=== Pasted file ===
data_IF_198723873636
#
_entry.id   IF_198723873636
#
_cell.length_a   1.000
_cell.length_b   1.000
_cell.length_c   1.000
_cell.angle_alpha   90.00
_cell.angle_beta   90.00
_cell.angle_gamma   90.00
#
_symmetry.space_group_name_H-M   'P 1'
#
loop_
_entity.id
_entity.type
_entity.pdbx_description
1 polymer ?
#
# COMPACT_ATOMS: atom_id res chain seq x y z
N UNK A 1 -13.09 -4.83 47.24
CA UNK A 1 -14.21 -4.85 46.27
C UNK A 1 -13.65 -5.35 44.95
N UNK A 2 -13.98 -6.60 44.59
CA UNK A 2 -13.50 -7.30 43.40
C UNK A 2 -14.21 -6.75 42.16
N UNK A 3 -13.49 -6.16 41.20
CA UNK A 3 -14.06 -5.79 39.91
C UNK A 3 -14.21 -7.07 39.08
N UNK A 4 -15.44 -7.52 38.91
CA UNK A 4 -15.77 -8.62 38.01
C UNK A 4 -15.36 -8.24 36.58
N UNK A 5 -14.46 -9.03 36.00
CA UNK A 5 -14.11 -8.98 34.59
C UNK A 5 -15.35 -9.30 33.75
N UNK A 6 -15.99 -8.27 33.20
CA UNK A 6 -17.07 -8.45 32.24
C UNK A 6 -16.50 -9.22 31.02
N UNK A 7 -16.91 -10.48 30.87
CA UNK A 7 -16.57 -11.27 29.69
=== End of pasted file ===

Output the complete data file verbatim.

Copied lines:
data_IF_198723873636
#
_entry.id   IF_198723873636
#
_cell.length_a   1.000
_cell.length_b   1.000
_cell.length_c   1.000
_cell.angle_alpha   90.00
_cell.angle_beta   90.00
_cell.angle_gamma   90.00
#
_symmetry.space_group_name_H-M   'P 1'
#
loop_
_entity.id
_entity.type
_entity.pdbx_description
1 polymer ?
#
# COMPACT_ATOMS: atom_id res chain seq x y z
N UNK A 1 -13.09 -4.83 47.24
CA UNK A 1 -14.21 -4.85 46.27
C UNK A 1 -13.65 -5.35 44.95
N UNK A 2 -13.98 -6.60 44.59
CA UNK A 2 -13.50 -7.30 43.40
C UNK A 2 -14.21 -6.75 42.16
N UNK A 3 -13.49 -6.16 41.20
CA UNK A 3 -14.06 -5.79 39.91
C UNK A 3 -14.21 -7.07 39.08
N UNK A 4 -15.44 -7.52 38.91
CA UNK A 4 -15.77 -8.62 38.01
C UNK A 4 -15.36 -8.24 36.58
N UNK A 5 -14.46 -9.03 36.00
CA UNK A 5 -14.11 -8.98 34.59
C UNK A 5 -15.35 -9.30 33.75
N UNK A 6 -15.99 -8.27 33.20
CA UNK A 6 -17.07 -8.45 32.24
C UNK A 6 -16.50 -9.22 31.02
N UNK A 7 -16.91 -10.48 30.87
CA UNK A 7 -16.57 -11.27 29.69